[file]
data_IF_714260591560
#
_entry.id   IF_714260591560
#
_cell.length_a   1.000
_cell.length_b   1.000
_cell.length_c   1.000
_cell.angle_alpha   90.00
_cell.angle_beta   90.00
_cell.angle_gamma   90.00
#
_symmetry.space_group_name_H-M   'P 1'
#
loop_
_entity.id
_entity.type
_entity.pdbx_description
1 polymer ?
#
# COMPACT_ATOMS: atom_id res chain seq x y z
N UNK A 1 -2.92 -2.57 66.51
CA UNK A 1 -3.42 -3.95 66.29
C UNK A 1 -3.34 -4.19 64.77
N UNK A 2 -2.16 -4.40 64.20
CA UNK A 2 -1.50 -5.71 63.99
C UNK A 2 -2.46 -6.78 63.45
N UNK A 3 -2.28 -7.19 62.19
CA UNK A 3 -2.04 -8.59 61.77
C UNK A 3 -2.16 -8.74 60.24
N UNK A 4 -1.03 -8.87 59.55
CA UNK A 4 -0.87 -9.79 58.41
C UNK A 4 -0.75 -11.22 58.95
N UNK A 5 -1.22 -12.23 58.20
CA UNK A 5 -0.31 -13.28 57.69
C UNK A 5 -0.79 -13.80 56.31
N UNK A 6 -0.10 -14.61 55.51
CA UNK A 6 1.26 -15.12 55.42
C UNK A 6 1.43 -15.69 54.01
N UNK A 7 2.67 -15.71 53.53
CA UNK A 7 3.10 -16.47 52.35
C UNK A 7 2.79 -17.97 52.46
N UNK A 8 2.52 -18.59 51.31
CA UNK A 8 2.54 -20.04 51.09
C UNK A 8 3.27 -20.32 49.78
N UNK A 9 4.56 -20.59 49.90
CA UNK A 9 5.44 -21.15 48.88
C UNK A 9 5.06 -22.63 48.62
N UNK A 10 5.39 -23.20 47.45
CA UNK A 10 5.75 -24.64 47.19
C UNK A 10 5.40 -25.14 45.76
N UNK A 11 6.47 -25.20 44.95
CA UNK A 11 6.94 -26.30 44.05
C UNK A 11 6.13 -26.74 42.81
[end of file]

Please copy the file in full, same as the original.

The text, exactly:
data_IF_714260591560
#
_entry.id   IF_714260591560
#
_cell.length_a   1.000
_cell.length_b   1.000
_cell.length_c   1.000
_cell.angle_alpha   90.00
_cell.angle_beta   90.00
_cell.angle_gamma   90.00
#
_symmetry.space_group_name_H-M   'P 1'
#
loop_
_entity.id
_entity.type
_entity.pdbx_description
1 polymer ?
#
# COMPACT_ATOMS: atom_id res chain seq x y z
N UNK A 1 -2.92 -2.57 66.51
CA UNK A 1 -3.42 -3.95 66.29
C UNK A 1 -3.34 -4.19 64.77
N UNK A 2 -2.16 -4.40 64.20
CA UNK A 2 -1.50 -5.71 63.99
C UNK A 2 -2.46 -6.78 63.45
N UNK A 3 -2.28 -7.19 62.19
CA UNK A 3 -2.04 -8.59 61.77
C UNK A 3 -2.16 -8.74 60.24
N UNK A 4 -1.03 -8.87 59.55
CA UNK A 4 -0.87 -9.79 58.41
C UNK A 4 -0.75 -11.22 58.95
N UNK A 5 -1.22 -12.23 58.20
CA UNK A 5 -0.31 -13.28 57.69
C UNK A 5 -0.79 -13.80 56.31
N UNK A 6 -0.10 -14.61 55.51
CA UNK A 6 1.26 -15.12 55.42
C UNK A 6 1.43 -15.69 54.01
N UNK A 7 2.67 -15.71 53.53
CA UNK A 7 3.10 -16.47 52.35
C UNK A 7 2.79 -17.97 52.46
N UNK A 8 2.52 -18.59 51.31
CA UNK A 8 2.54 -20.04 51.09
C UNK A 8 3.27 -20.32 49.78
N UNK A 9 4.56 -20.59 49.90
CA UNK A 9 5.44 -21.15 48.88
C UNK A 9 5.06 -22.63 48.62
N UNK A 10 5.39 -23.20 47.45
CA UNK A 10 5.75 -24.64 47.19
C UNK A 10 5.40 -25.14 45.76
N UNK A 11 6.47 -25.20 44.95
CA UNK A 11 6.94 -26.30 44.05
C UNK A 11 6.13 -26.74 42.81